Surely there are more than that? Well, yes perhaps, but I think we can narrow things down and get to the nitty-gritty of what many school leaders share in common.
1. Not a superhero
It might be easier to start off talking about what school leaders aren’t. Well, they don’t see themselves as some sort of saviours or superheroes that sweep in and solve problems. They don’t want their staff to see them this way.
Successful leaders aren’t the “look at me and what I’ve achieved” type. They avoid using mantras, mottos and watchwords. They don’t intimidate their staff. They don’t use staff meetings to change the world or use it as a platform to deliver motivational speeches. They simply get on with the job in hand without the firework display and heroics. They are far more interested in building positive relationships with staff than impressing them. They do like to be visible though and make sure they are everywhere.
You can’t know it all and no one likes a know-it-all anyway but successful heads do know their stuff. That doesn’t mean they tell others how it’s done and what to do because they see every day as a school day. However, they do know plenty of things and they never stop learning and always add to their own professional development. They have their finger on lots of pulses and keep abreast of what’s going on, who’s who and where the noise is coming from.
They are deep-readers of a range of educational literature and they know the background to arguments. Top leaders don’t bluff. If they don’t know something then they will be honest about it. Above all though, they are knowledgeable about their own school. They know its strengths and weaknesses and they know their staff.
Successful heads are confident people that don’t make a habit of doubting themselves. They are good decision-makers and adopt a healthy, quiet confidence and self-belief. They are at ease with themselves and they don’t press the panic button or flap. They avoid false confidence by admitting to their own weaknesses and aren’t afraid to put them on display for others to see.
Being confident and fallible let’s everyone else know that you are never the finished article and its always best to be honest about what you can and can’t do.
Leaders have a clear idea about what they want to do and so have specific goals. They identify something they want to change and pursue it with a dogged determination. This clarity sets them apart. They don’t try and take on too much either. There will always be so much to do and things to change but effective leaders narrow things down and have clear priorities. They look at the context they are in and they look at changing something that will make an impact and create waves of optimism.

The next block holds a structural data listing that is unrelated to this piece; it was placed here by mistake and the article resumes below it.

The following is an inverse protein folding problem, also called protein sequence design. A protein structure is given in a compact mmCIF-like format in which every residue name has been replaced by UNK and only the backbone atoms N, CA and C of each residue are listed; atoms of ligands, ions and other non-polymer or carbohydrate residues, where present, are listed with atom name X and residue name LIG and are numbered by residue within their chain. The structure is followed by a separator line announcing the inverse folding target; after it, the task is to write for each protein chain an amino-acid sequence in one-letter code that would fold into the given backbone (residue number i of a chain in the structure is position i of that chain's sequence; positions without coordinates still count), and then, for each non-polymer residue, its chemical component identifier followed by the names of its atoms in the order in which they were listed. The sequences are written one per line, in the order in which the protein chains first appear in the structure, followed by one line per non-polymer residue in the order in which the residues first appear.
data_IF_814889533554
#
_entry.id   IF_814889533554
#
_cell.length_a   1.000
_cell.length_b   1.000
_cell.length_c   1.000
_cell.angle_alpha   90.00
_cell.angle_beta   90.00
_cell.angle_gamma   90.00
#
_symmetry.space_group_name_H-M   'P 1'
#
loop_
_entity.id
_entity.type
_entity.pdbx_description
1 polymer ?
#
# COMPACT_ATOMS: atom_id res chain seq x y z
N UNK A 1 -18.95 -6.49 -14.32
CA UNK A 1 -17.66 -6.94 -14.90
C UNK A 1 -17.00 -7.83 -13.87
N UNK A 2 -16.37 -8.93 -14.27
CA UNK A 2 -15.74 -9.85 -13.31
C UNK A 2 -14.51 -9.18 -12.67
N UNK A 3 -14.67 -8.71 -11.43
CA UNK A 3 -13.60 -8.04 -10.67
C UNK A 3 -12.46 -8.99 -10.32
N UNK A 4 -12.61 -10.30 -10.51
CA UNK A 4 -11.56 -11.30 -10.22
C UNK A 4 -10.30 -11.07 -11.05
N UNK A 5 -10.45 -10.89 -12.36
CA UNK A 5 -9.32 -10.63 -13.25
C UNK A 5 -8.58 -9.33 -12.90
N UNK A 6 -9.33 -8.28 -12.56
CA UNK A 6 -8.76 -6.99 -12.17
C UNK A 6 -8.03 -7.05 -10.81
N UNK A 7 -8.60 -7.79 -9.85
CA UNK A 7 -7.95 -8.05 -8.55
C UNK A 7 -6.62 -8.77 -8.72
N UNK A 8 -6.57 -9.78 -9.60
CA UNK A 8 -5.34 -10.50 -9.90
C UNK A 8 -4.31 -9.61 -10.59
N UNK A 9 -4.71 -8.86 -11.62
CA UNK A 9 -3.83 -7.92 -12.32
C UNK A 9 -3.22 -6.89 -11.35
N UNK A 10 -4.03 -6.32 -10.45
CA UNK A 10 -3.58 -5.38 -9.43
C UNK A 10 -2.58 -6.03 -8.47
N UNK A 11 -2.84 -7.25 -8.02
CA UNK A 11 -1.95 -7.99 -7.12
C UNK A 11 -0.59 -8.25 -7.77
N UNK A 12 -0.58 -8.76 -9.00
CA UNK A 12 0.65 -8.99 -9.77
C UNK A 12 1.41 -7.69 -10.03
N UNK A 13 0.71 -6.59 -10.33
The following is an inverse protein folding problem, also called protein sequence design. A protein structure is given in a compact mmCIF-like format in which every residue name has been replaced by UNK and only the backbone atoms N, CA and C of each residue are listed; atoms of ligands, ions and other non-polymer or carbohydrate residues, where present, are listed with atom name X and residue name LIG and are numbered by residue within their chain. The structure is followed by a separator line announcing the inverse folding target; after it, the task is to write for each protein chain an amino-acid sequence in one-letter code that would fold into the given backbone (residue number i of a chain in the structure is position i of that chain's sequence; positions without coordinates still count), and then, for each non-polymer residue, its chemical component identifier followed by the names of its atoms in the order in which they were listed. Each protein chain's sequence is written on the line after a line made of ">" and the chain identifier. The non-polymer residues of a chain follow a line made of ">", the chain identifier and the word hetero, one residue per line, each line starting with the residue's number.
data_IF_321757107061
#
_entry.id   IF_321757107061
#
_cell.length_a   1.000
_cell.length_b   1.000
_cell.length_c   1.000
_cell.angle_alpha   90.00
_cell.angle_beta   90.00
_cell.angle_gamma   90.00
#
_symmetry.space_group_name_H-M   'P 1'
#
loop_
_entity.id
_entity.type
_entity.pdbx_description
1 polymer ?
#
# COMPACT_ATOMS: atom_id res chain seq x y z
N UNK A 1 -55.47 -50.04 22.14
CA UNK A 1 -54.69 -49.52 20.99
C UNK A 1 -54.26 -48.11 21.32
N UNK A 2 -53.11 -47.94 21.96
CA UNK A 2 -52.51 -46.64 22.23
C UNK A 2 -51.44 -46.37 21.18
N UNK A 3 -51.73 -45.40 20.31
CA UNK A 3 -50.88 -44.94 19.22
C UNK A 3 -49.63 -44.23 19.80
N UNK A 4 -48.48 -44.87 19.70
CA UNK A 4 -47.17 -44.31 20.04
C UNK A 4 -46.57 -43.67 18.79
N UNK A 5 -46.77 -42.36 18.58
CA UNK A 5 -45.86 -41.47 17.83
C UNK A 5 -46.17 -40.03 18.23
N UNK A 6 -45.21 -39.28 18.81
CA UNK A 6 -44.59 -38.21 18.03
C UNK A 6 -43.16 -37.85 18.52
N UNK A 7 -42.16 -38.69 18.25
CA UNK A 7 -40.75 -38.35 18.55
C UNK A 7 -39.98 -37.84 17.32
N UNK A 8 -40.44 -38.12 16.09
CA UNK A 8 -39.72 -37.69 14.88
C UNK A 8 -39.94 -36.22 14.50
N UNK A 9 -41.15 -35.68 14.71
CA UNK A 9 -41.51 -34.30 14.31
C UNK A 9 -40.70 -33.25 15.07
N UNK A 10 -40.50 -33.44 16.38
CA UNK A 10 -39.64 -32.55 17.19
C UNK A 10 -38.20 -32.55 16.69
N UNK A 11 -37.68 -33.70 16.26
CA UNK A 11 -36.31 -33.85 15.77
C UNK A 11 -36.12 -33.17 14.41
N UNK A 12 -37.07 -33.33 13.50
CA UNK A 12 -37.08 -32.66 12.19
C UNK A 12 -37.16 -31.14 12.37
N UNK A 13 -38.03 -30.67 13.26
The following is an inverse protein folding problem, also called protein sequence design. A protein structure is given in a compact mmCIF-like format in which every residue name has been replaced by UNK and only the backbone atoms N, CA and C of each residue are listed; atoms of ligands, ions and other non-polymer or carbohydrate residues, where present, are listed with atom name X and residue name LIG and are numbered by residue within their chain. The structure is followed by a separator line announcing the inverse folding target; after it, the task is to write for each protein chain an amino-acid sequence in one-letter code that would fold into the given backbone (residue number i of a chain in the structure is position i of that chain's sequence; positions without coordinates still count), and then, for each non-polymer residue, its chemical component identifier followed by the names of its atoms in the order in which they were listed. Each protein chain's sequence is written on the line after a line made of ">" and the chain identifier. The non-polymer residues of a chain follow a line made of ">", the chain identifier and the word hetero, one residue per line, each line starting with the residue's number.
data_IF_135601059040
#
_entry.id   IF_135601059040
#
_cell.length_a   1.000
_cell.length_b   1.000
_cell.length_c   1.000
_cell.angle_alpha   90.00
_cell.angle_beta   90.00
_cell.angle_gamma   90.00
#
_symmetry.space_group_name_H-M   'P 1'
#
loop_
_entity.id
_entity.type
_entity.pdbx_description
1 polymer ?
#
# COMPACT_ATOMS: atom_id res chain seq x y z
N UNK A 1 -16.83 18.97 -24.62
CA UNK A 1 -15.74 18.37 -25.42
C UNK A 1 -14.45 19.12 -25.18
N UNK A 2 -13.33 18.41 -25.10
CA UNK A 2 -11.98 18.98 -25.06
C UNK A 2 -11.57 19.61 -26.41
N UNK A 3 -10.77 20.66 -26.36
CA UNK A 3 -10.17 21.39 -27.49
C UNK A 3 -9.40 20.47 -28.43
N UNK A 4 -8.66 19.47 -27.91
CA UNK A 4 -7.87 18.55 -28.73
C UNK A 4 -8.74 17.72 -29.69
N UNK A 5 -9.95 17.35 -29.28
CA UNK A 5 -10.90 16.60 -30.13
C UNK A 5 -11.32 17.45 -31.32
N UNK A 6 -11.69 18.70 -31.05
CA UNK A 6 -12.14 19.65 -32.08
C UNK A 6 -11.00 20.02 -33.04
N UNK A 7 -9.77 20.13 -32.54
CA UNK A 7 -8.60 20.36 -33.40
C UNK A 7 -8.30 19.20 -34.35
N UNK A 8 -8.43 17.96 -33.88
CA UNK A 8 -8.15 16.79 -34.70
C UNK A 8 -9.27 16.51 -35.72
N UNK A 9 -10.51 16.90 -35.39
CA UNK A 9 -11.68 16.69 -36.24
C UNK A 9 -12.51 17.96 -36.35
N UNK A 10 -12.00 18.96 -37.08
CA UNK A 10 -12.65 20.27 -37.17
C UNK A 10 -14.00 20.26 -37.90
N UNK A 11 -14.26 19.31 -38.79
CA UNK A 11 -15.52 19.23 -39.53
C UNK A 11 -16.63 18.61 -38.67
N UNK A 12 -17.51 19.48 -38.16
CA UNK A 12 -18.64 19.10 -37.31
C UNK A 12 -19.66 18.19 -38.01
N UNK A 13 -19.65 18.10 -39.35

Effective leaders stick at it and keep going achieving small victory after small victory. They focus not on difficulties but on possibilities and what can be done not what can’t. They are passionate about what they do and that can mean being bloody-minded. They might have passions but they still manage to apply the same spirit and drive to things they aren’t passionate about. They get things done.
6. Value their staff
They build discretionary effort by building strong and positive relationships with their team. They don’t distance themselves from anyone. They work with staff and create conditions of growth and value so that staff want to go the extra mile rather than walk the other way. They have high expectations but they are realistic and staff buy into them. They get to know their staff, they take an interest, they find out what support they need and they give it.
They often use the word ‘we’ and they let everyone know they are all in it together. They are sensitive to personal issues and family circumstances and they are genuinely interested in their colleagues as people beyond ‘the teacher’. They laugh, joke and share banter but they never gossip. They are professionally involved but on a personal level.
7. They focus on learning
The core business is always what effective leaders have got their eyes on. They know that the most important place in a school is the classroom so they work hard to make this a place where teachers and pupils can excel. They are no strangers to classrooms and will make time to teach and be in the classrooms of their staff – not to observe but to join in and co-teach. They know how demanding classroom teaching is so they don’t lose sight of it by locking themselves away in an office.
Leaders that make a difference do their utmost to ensure that children and staff get the best possible deal the school can offer.